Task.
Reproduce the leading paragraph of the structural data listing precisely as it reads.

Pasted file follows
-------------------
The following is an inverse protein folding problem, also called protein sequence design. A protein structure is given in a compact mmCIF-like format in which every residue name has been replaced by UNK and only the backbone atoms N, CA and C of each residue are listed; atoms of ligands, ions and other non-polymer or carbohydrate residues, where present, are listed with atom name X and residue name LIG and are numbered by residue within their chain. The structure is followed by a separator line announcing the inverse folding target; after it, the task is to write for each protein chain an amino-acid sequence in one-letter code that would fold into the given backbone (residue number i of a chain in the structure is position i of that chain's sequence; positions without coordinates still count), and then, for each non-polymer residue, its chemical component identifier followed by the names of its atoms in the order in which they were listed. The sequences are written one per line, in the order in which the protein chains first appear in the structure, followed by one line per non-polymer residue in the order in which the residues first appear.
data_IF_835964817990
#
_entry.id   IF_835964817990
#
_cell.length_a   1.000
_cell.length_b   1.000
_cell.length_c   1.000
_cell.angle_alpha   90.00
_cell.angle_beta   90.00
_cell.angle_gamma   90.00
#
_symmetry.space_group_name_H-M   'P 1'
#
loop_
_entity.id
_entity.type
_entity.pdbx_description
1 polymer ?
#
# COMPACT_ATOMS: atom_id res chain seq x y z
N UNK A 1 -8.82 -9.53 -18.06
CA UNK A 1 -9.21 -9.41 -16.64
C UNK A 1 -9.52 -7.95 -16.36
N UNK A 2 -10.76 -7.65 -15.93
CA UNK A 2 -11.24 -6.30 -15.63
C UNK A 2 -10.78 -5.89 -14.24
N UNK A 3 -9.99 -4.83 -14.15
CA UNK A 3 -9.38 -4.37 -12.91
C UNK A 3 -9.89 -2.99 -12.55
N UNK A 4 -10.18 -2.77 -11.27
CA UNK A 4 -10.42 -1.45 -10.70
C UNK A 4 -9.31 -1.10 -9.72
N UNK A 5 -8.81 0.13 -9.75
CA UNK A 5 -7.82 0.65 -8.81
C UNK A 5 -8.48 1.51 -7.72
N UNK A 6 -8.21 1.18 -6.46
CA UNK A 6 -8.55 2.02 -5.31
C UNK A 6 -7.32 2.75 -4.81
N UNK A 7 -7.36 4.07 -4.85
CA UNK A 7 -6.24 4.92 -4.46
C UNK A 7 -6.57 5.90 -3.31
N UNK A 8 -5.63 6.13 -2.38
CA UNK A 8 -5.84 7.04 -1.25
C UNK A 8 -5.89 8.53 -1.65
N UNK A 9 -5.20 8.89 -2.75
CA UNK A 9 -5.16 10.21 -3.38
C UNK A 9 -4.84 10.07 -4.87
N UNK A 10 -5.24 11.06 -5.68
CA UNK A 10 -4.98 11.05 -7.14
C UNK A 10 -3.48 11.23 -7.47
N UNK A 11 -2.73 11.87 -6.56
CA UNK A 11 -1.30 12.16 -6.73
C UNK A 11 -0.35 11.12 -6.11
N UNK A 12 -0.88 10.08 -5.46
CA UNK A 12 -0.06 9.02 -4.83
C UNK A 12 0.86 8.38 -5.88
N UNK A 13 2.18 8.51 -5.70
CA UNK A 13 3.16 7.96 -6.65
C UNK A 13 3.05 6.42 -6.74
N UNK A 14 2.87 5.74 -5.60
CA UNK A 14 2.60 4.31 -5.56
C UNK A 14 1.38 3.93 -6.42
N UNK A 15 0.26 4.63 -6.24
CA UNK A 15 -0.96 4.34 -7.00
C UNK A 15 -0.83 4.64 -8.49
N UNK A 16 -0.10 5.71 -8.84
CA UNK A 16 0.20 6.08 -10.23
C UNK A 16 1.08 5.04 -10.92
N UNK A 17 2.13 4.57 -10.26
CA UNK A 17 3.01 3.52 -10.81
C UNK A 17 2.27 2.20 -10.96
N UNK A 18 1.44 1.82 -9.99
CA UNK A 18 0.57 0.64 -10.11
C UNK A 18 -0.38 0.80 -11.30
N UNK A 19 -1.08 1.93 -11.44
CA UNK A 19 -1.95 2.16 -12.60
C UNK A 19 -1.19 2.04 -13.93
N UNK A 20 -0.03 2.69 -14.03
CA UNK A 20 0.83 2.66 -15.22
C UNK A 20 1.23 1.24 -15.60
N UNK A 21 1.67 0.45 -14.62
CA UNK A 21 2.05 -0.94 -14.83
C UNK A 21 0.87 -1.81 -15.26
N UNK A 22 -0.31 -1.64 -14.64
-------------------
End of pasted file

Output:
The following is an inverse protein folding problem, also called protein sequence design. A protein structure is given in a compact mmCIF-like format in which every residue name has been replaced by UNK and only the backbone atoms N, CA and C of each residue are listed; atoms of ligands, ions and other non-polymer or carbohydrate residues, where present, are listed with atom name X and residue name LIG and are numbered by residue within their chain. The structure is followed by a separator line announcing the inverse folding target; after it, the task is to write for each protein chain an amino-acid sequence in one-letter code that would fold into the given backbone (residue number i of a chain in the structure is position i of that chain's sequence; positions without coordinates still count), and then, for each non-polymer residue, its chemical component identifier followed by the names of its atoms in the order in which they were listed. The sequences are written one per line, in the order in which the protein chains first appear in the structure, followed by one line per non-polymer residue in the order in which the residues first appear.